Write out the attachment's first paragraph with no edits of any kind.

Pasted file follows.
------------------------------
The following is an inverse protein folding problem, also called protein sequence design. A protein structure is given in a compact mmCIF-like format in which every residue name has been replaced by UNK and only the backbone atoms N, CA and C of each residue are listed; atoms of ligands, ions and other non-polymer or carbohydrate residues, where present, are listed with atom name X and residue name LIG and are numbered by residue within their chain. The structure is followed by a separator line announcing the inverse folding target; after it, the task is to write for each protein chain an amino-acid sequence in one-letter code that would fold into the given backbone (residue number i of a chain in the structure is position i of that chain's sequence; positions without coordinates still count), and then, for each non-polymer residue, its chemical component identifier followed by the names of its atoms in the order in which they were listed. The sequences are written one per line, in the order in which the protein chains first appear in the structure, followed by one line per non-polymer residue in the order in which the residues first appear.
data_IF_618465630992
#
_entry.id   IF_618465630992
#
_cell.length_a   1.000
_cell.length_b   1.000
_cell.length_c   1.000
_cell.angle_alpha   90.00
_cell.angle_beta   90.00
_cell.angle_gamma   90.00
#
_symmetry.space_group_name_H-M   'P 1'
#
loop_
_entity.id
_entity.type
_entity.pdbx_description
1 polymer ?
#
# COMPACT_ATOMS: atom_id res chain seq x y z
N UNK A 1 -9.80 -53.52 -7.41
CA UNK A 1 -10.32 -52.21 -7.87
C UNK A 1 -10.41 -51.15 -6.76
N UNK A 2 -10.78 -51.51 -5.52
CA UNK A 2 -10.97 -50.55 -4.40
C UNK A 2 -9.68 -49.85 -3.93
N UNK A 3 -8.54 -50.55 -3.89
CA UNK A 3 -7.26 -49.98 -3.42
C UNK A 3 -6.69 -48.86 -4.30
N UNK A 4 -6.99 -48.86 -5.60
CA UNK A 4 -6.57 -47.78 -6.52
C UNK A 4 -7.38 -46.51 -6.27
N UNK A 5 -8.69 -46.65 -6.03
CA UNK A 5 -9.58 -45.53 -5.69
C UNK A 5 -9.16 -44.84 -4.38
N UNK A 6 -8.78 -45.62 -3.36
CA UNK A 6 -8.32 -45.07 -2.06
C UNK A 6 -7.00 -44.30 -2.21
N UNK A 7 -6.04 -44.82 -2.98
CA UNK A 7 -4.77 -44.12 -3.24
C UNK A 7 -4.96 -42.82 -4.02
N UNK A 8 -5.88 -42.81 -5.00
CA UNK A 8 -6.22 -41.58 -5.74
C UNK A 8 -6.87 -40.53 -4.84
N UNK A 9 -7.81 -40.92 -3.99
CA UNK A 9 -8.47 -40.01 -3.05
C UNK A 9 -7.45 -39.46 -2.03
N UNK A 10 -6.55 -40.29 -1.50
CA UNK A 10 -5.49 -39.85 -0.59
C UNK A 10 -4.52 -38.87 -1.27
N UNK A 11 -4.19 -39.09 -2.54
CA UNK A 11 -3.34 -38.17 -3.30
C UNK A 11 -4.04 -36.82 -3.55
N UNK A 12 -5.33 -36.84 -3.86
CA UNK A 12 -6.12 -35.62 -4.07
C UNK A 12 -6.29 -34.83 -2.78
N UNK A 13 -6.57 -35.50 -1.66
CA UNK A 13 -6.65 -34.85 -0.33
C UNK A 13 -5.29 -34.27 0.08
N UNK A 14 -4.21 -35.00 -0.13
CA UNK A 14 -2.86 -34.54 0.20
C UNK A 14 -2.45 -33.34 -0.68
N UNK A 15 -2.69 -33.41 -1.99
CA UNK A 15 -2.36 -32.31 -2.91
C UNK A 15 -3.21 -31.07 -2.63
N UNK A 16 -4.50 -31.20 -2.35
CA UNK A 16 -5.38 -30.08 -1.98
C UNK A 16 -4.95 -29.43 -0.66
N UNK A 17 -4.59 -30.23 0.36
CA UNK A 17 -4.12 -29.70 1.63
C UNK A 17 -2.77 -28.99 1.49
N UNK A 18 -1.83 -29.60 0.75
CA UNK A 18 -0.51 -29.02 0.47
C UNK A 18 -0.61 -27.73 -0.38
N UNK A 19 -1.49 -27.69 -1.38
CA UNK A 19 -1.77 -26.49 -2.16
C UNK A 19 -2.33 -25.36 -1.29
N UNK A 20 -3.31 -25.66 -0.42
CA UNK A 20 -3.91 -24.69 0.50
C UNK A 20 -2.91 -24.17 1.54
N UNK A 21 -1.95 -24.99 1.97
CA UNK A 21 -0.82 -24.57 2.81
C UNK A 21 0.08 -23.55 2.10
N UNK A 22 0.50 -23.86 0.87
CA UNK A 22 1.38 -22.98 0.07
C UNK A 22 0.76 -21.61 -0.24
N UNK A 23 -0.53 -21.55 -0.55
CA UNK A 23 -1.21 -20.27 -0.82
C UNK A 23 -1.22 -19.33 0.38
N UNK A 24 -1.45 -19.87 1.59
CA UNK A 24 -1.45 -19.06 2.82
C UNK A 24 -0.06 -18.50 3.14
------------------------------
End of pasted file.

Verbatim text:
The following is an inverse protein folding problem, also called protein sequence design. A protein structure is given in a compact mmCIF-like format in which every residue name has been replaced by UNK and only the backbone atoms N, CA and C of each residue are listed; atoms of ligands, ions and other non-polymer or carbohydrate residues, where present, are listed with atom name X and residue name LIG and are numbered by residue within their chain. The structure is followed by a separator line announcing the inverse folding target; after it, the task is to write for each protein chain an amino-acid sequence in one-letter code that would fold into the given backbone (residue number i of a chain in the structure is position i of that chain's sequence; positions without coordinates still count), and then, for each non-polymer residue, its chemical component identifier followed by the names of its atoms in the order in which they were listed. The sequences are written one per line, in the order in which the protein chains first appear in the structure, followed by one line per non-polymer residue in the order in which the residues first appear.